Justia Arbitration & Mediation Opinion Summaries

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Wynlake Residential Association, Inc. ("the homeowners' association"), Wynlake Development, LLC, SERMA Holdings, LLC, Builder1.com, LLC, J. Michael White, Shandi Nickell, and Mary P. White ("the defendants") appealed a circuit court's judgment on an arbitration award entered against them. Because the defendants' appeal was untimely, the Alabama Supreme Court dismissed the appeal. View "Wynlake Residential Association, Inc, et al. v. Hulsey et al." on Justia Law

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In 2017, an arbitrator found that Western Illinois University violated its collective bargaining agreement with respect to layoffs. In 2018, the arbitrator entered a supplemental award, finding that the University failed to comply with the earlier award. The Illinois Educational Labor Relations Board then found that the University committed an unfair labor practice in violation of the Illinois Educational Labor Relations Act, 115 ILCS 5/14(a)(1), (8), by failing to comply with the two arbitration awards. The Act requires that public education employers arbitrate disputes arising under a collective bargaining agreement. Refusal to comply with the provisions of a binding arbitration award is an “unfair labor practice” under the Act. The appellate court vacated the Board’s decision.The Illinois Supreme Court agreed. An arbitrator in the public educational labor relations context exceeds his authority by reviewing a party’s compliance with his own award in contravention of the Act, which vests exclusive primary jurisdiction over arbitration awards with the Board. The Board may not limit the evidence it will consider in an unfair labor practice proceeding under the Act to the evidence before the arbitrator. Under the Act, arbitrators retain limited jurisdiction of the awards for the sole purpose of resolving remedial issues that may arise from the award itself. View "Western Illinois University v. Illinois Educational Labor Relations Board" on Justia Law

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In this California Fair Employment and Housing Act (FEHA) case, the Court of Appeal granted the petition for writ of mandate and directed respondent Los Angeles Superior Court to vacate its order awarding attorney fees to Charter and to conduct a new hearing to reconsider Charter's motion for attorney fees. At issue is whether an employer's arbitration agreement authorizes the recovery of attorney fees for a successful motion to compel arbitration of a FEHA lawsuit even if the plaintiff's opposition to arbitration was not frivolous, unreasonable or groundless.The court concluded that, because a fee-shifting clause directed to a motion to compel arbitration, like a general prevailing party fee provision, risks chilling an employee's access to court in a FEHA case absent Government Code section 12965(b)'s asymmetric standard for an award of fees, a prevailing defendant may recover fees in this situation only if it demonstrates the plaintiff's opposition was groundless. In this case, no such finding was made by the superior court in the underlying action before awarding real party in interest Charter its attorney fees after granting Charter's motion to compel petitioner to arbitrate his FEHA claims. View "Patterson v. Superior Court" on Justia Law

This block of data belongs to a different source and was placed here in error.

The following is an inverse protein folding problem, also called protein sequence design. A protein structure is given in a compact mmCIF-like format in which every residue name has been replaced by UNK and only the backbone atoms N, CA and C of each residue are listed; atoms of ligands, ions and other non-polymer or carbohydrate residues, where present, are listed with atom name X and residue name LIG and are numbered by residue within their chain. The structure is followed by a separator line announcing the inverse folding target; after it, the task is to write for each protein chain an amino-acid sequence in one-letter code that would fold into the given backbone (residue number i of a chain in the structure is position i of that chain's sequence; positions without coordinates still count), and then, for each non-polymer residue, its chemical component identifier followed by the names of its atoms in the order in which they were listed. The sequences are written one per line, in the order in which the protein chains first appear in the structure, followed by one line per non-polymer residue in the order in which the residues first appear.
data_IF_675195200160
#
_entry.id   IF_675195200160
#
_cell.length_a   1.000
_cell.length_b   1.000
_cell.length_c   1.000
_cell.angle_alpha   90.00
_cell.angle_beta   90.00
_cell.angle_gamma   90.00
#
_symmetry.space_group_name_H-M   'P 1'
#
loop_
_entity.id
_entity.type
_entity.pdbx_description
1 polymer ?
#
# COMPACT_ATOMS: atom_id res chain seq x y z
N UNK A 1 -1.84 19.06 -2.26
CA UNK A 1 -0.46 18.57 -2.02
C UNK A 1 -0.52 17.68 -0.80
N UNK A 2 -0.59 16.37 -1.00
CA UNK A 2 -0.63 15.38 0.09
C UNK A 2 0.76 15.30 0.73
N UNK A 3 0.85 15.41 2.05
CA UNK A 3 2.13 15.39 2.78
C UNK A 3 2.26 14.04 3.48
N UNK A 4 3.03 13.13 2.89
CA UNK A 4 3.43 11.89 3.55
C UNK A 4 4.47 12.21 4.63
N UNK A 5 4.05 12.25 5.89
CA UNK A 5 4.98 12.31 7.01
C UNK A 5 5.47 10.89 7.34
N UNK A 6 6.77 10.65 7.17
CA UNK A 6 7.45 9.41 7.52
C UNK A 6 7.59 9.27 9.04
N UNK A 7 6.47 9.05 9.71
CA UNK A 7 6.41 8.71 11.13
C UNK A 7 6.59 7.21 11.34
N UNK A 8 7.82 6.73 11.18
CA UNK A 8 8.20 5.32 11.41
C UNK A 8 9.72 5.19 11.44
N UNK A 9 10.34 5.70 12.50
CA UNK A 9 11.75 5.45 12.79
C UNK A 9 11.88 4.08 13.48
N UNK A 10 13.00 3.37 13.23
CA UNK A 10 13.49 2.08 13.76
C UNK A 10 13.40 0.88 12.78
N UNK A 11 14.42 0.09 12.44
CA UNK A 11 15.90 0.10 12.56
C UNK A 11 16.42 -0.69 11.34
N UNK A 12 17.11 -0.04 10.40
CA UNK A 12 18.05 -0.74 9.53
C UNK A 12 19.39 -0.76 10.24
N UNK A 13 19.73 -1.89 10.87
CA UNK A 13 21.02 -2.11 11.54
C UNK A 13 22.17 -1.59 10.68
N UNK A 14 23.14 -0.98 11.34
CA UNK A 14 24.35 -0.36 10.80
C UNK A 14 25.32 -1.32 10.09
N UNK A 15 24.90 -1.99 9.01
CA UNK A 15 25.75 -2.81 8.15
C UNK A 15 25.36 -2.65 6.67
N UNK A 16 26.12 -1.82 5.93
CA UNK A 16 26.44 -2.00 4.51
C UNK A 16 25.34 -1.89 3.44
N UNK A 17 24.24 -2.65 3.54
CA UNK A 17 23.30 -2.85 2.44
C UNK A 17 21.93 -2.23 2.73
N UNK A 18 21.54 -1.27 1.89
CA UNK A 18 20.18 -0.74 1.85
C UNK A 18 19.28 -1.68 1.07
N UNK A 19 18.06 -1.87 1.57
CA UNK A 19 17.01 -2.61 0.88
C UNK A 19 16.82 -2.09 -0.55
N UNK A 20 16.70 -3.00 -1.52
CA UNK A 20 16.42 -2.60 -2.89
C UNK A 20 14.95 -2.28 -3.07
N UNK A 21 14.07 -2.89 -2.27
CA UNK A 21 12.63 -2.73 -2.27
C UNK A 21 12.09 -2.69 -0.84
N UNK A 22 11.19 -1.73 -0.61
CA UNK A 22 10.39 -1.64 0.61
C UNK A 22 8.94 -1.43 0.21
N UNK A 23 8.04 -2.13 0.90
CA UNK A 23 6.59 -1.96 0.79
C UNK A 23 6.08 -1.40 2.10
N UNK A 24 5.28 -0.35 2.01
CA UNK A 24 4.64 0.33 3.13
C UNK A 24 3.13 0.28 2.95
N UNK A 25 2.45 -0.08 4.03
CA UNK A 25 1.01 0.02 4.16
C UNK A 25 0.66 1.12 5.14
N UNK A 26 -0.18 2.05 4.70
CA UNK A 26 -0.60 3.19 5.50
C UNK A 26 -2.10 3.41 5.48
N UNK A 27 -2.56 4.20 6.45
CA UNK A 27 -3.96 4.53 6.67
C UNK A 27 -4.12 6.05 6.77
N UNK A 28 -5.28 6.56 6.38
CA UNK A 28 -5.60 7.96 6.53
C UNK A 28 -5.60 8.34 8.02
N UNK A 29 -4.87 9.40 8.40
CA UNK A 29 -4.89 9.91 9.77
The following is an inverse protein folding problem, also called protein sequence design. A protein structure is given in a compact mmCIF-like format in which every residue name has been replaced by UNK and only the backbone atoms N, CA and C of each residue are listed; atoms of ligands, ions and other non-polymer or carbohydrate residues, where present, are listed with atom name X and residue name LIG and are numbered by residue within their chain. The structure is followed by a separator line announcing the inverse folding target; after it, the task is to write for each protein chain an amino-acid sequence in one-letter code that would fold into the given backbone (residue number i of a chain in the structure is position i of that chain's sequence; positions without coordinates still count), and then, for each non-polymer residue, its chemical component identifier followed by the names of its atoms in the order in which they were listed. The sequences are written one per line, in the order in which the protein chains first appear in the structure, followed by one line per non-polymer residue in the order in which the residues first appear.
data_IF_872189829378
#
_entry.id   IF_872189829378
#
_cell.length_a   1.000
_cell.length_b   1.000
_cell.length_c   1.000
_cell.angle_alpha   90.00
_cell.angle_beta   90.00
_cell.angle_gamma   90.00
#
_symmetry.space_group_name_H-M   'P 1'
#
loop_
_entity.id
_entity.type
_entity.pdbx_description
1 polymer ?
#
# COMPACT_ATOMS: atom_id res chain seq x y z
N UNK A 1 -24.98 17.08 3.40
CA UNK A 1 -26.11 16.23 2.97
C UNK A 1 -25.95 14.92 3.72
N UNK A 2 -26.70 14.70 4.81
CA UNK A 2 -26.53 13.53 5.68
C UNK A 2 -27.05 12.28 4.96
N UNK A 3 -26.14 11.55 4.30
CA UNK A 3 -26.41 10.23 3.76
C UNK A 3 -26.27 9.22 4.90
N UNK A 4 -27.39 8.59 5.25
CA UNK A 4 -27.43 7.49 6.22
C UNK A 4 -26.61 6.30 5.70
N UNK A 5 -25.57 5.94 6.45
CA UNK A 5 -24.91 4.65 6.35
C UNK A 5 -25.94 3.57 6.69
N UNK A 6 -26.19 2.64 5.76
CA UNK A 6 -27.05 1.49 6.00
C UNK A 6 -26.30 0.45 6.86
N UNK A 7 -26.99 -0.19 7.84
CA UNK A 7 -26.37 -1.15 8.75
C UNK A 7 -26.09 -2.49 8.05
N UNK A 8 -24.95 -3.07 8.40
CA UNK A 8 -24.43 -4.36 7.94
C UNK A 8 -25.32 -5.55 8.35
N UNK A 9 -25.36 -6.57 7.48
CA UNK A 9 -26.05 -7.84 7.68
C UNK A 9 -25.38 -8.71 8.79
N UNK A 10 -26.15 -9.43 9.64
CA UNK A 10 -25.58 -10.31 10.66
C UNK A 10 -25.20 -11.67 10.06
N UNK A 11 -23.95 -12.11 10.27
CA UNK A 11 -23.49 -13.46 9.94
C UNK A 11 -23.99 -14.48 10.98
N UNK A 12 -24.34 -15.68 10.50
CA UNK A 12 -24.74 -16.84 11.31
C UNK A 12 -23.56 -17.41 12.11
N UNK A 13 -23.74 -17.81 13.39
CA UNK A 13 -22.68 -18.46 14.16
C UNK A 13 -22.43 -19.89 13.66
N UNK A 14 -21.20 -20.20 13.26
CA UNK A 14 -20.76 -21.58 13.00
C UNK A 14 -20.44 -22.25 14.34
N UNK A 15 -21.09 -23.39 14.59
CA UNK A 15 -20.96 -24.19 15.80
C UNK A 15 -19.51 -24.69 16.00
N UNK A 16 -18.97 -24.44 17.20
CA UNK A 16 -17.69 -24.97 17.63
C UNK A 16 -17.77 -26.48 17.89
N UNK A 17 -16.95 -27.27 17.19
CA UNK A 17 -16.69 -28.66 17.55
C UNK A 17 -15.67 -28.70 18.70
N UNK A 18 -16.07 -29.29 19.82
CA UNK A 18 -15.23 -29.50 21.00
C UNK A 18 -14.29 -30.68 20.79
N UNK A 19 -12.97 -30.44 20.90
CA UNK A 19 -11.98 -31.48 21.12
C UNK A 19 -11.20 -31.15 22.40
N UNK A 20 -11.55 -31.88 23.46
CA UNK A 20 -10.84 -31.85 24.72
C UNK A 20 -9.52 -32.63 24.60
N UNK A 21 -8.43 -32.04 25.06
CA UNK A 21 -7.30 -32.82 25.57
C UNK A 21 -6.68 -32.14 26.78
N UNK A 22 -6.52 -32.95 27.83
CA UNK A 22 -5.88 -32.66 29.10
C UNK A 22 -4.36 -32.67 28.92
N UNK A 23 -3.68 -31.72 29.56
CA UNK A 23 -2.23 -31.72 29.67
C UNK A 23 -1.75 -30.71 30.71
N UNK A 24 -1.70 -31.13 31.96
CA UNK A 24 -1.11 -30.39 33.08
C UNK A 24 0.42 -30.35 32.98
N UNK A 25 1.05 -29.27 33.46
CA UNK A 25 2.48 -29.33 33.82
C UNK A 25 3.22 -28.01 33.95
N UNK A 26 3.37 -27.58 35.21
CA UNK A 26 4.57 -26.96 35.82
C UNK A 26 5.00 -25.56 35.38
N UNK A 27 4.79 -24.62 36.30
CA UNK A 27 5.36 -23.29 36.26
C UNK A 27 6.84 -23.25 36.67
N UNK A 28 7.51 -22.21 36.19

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Defendant RGIS, LLC (RGIS) appealed a trial court’s order denying its petition to compel arbitration of representative claims under the Private Attorney General Act of 2004 (PAGA). In denying the petition, the trial court followed the California Supreme Court’s decision in Iskanian v. CLS Transportation Los Angeles, LLC, 59 Cal.4th 348 (2014), which held that individual employees cannot contractually waive their right to bring a representative action under the PAGA, and this state law rule was not preempted by the Federal Arbitration Act (FAA). RGIS argued that the Supreme Court’s holding in Iskanian was subsequently abrogated by the United States Supreme Court’s decision in Epic Systems Corporation v. Lewis, __ U.S. __ [138 S.Ct. 1612] (2018). The Court of Appeal found, however, that Epic Systems did not consider the same issue concerning the nonwaivable nature of PAGA claims decided by Iskanian. Accordingly, and along with every published appellate decision that has decided this issue, the Court rejected the argument and followed Iskanian. Although it agreed with the multitude of reported cases addressing this issue, the Court published this opinion because this was an issue of first impression for this district. View "Williams v. RGIS, LLC" on Justia Law

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The Eighth Circuit reversed the district court's ruling that an arbitration clause found in Walmart.com's terms of use was unenforceable against purchasers of gift cards. In this case, plaintiffs filed suit against Walmart after gift cards they purchased turned out to be worthless because third parties tampered with, and stole the funds on, the gift cards. Walmart sought to compel arbitration based on a notation on the back of the gift cards directing purchasers to see Walmart.com for complete terms.The court concluded, under the point-of-purchase theory, that the parties did not enter into a binding arbitration agreement at the moment plaintiffs purchased their gift cards because Walmart did not state that it wished to have the arbitration agreement bind the parties at the moment of purchase. Rather, the arbitration provision states that a customer accepts arbitration only by using or accessing the Walmart Sites. While the parties do not dispute that this case involves a browsewrap agreement, the court concluded that material disputes of fact exists on the question of whether the parties agreed to arbitration. The court explained that material disputes exist regarding whether plaintiffs used the website, whether the design of the website was sufficient to give a reasonable browser notice of the arbitration, and whether the language on the card was sufficient to put the buyer on notice. Accordingly, the court remanded for further proceedings. View "Foster v. Walmart, Inc." on Justia Law